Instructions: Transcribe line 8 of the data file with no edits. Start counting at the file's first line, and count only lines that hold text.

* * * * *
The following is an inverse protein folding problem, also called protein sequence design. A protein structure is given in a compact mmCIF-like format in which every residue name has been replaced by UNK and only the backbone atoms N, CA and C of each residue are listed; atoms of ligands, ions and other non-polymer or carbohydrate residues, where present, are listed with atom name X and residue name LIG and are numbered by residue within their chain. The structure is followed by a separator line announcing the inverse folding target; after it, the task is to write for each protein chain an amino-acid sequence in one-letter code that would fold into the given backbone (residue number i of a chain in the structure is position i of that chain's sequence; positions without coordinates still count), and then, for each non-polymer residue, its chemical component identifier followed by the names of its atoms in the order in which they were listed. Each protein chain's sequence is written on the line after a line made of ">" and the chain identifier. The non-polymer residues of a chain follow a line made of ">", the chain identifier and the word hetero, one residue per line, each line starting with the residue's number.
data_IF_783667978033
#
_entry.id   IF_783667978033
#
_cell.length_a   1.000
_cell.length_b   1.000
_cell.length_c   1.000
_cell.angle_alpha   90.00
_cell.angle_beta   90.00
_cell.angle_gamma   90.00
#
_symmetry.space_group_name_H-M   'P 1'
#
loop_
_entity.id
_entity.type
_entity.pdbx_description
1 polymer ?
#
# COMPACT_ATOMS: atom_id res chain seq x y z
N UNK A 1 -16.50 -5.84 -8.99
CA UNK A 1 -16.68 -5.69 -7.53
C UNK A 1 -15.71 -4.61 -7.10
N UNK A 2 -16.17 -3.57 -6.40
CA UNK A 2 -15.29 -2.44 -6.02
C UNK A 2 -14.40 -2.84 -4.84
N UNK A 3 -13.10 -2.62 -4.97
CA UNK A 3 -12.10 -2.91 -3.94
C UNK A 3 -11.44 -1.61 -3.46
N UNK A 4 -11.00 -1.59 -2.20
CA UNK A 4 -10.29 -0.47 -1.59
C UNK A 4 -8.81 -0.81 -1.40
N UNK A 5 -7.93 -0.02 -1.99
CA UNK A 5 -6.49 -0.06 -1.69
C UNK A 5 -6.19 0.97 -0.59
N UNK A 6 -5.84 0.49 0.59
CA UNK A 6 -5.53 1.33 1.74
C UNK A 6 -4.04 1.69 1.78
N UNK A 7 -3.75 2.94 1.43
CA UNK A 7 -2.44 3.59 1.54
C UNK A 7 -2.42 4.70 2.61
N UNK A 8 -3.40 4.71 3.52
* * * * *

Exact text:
_cell.length_c   1.000